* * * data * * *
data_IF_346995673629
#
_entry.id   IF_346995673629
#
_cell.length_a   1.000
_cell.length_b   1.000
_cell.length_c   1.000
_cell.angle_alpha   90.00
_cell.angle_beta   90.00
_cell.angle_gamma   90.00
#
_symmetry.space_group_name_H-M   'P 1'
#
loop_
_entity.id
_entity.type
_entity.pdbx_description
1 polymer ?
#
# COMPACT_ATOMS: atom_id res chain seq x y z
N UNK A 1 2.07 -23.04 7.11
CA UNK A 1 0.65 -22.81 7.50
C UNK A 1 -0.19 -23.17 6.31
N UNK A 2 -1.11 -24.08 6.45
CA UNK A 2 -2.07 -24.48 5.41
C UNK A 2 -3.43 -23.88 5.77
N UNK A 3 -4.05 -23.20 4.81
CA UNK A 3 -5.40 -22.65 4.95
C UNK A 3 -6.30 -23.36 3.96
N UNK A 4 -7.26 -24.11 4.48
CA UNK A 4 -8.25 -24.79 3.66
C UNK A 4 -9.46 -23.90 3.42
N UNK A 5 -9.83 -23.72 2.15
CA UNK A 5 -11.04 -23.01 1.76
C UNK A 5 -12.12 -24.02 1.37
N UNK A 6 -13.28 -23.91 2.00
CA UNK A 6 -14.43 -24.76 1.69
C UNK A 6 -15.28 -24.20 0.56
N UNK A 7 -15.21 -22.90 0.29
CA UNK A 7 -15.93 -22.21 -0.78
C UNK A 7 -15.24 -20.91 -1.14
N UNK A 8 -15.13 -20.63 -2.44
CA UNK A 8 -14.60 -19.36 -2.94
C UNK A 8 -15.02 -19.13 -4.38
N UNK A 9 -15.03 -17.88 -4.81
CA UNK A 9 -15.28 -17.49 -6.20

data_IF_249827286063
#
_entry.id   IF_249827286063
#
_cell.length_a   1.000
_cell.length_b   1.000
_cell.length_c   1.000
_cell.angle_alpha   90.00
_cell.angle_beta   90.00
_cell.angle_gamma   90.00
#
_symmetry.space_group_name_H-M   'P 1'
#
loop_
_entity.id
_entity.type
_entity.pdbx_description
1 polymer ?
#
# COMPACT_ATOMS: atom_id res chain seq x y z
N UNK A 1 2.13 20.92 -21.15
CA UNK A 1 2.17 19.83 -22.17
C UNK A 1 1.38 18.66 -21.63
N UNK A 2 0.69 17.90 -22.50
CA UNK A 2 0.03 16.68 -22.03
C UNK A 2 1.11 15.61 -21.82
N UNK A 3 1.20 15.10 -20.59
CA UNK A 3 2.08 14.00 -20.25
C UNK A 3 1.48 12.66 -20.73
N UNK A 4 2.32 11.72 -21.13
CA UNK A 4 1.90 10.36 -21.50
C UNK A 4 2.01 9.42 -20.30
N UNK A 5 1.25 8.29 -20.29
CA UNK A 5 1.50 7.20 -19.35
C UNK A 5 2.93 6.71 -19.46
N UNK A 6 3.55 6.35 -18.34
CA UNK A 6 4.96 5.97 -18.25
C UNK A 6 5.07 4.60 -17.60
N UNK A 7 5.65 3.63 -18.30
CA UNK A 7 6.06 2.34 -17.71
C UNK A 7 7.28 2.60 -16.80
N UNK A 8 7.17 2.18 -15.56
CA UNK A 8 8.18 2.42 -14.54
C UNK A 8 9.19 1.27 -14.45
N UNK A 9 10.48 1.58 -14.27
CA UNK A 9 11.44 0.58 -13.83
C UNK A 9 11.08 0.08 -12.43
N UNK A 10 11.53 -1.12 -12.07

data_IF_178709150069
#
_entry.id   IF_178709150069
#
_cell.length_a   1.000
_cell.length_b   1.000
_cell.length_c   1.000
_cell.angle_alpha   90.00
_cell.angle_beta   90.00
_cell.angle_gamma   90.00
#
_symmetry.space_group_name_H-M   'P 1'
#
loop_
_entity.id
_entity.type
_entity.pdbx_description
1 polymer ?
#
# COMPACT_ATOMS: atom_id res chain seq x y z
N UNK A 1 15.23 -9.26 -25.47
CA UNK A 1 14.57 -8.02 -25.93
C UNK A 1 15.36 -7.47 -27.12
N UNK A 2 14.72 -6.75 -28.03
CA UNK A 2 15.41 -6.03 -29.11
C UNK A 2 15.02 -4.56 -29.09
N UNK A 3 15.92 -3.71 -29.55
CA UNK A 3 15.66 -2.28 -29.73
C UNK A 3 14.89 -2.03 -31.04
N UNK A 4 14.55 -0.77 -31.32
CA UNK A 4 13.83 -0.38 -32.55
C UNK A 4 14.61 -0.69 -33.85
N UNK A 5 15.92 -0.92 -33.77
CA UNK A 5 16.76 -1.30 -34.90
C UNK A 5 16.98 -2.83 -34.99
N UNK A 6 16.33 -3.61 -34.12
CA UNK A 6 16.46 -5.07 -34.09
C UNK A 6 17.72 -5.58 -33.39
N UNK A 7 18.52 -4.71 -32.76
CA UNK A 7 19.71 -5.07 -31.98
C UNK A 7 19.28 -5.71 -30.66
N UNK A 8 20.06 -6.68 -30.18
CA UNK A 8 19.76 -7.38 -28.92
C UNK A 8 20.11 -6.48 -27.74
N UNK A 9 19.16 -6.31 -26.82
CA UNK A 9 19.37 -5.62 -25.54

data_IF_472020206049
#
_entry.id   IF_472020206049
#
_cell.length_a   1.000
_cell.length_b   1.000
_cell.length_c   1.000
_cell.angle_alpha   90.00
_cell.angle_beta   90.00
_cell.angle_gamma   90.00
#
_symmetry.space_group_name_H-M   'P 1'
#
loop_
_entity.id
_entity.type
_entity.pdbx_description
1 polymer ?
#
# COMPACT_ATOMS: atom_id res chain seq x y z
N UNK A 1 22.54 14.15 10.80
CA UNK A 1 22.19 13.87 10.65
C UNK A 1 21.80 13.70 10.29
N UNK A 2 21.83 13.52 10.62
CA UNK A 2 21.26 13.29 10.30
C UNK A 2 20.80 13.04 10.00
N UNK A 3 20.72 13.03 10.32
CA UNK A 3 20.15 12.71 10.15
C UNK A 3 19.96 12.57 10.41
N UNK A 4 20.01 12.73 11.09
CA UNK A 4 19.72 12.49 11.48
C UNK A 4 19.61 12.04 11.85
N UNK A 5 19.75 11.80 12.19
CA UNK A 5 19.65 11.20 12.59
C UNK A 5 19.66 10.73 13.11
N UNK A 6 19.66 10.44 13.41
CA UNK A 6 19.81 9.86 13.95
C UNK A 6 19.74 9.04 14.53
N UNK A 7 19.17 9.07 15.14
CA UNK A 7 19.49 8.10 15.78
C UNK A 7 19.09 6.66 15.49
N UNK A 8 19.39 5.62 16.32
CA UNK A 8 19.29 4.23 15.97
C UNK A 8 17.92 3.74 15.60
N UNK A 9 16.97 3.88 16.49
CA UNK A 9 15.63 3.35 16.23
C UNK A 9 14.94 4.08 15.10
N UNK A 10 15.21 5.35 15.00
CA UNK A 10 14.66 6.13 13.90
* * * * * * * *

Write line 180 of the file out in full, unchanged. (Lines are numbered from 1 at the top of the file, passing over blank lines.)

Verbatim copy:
CA UNK A 7 19.49 8.10 15.78